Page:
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Format: VHS Tape
This movie's dialogue is the best, which is why I designated it "Most Quotable Movie Ever." None of the characters comes off as flat and wooden; they put their hearts into everything they say. Sue Ellen and Kenny's lines really sound like ones teenagers would utter. Also, Rose, Sue Ellen's boss, is a great actress. She looks and acts exactly like a benevolent supervisor. She really holds it together well.
I deducted one star b/c when Sue Ellen got her job, the movie's focus seemed to veer off the more pressing issue: that the babysitter was dead and these kids were on their own. The focus seemed to be on Sue Ellen as an ersatz career woman, and at times I forgot the other issue. However, the two matters are tied together nicely at the end when the mother unexpectedly arrives home.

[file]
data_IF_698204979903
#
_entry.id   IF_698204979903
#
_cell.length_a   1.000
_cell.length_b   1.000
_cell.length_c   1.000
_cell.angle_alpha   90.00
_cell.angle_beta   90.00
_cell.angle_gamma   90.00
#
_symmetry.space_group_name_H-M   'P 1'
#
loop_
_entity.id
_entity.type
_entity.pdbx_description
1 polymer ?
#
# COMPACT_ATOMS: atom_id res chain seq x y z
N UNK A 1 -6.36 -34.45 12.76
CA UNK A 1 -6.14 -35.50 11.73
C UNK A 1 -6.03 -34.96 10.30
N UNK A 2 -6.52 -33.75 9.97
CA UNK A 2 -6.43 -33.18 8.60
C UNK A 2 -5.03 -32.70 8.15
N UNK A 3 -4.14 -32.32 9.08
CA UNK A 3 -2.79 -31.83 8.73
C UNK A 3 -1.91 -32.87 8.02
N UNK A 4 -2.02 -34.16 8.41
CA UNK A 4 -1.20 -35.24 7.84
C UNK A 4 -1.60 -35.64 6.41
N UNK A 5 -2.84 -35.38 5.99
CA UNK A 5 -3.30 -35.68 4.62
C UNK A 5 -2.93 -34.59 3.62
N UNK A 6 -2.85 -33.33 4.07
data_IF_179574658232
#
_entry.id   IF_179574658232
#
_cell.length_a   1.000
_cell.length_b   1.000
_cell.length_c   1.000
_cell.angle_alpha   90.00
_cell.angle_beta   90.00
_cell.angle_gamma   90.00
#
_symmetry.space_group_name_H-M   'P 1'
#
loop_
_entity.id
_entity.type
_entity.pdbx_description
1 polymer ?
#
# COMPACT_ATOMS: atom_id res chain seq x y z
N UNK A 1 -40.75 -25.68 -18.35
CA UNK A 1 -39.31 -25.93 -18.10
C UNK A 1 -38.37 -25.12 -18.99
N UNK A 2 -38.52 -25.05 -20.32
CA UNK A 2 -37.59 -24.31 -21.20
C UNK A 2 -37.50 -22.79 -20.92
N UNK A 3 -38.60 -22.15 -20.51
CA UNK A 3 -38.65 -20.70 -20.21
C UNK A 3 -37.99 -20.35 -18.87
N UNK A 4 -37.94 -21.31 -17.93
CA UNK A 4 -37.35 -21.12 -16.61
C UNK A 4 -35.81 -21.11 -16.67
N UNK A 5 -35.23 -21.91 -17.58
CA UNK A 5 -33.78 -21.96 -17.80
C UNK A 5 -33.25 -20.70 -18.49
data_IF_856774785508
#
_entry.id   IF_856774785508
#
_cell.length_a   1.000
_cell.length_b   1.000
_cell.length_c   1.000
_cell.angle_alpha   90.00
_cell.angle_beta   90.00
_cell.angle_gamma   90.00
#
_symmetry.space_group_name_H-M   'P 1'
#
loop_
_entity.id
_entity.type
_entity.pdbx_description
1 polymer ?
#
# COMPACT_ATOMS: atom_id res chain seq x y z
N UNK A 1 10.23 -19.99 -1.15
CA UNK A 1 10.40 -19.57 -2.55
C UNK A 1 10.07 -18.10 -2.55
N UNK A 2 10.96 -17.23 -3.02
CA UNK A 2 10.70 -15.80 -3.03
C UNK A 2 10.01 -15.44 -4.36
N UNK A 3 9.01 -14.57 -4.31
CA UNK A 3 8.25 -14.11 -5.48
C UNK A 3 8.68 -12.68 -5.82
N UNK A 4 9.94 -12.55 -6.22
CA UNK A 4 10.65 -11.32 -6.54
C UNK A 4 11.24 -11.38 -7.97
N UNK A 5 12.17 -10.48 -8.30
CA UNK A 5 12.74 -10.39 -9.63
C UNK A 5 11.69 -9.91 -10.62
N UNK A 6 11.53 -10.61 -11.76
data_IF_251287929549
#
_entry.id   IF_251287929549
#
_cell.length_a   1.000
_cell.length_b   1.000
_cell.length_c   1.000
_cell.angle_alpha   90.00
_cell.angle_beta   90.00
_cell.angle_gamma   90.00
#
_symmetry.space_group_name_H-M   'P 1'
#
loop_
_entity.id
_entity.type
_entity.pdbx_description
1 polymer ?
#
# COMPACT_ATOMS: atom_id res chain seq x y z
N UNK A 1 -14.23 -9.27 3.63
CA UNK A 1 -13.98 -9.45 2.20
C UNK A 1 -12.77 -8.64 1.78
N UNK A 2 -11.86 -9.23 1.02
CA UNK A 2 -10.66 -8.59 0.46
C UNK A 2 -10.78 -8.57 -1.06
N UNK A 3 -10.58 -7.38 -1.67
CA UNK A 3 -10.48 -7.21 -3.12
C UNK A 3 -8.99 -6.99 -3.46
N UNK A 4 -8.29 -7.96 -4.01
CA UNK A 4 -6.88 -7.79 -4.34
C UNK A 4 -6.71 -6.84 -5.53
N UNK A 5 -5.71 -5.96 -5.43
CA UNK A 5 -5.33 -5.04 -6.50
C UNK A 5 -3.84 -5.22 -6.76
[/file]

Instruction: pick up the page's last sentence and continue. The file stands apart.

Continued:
The fashions and time period in which the movie was set were a nostalgic and amusing trip back through time for me. Though it was 1991, and 80's fashion was supposedly dead, you can see it flaunted in Sue Ellen and her friends just as if the decade had never turned over. Also, the head-banging proclivities of Kenny and his friends were poignant because 1991 was the year of hair music's last gasp: Both music and fashion were on the verge of tremedous and tumultuous change when this movie debuted, and Sue Ellen and Kenny were paying homage, probably unwittingly, to the old regime. I wondered, as I observed them, if Kenny would have become a Nirvana fan and if Sue Ellen would have exchanged her big earrings, stretch pants, and frosty lipstick for flannel.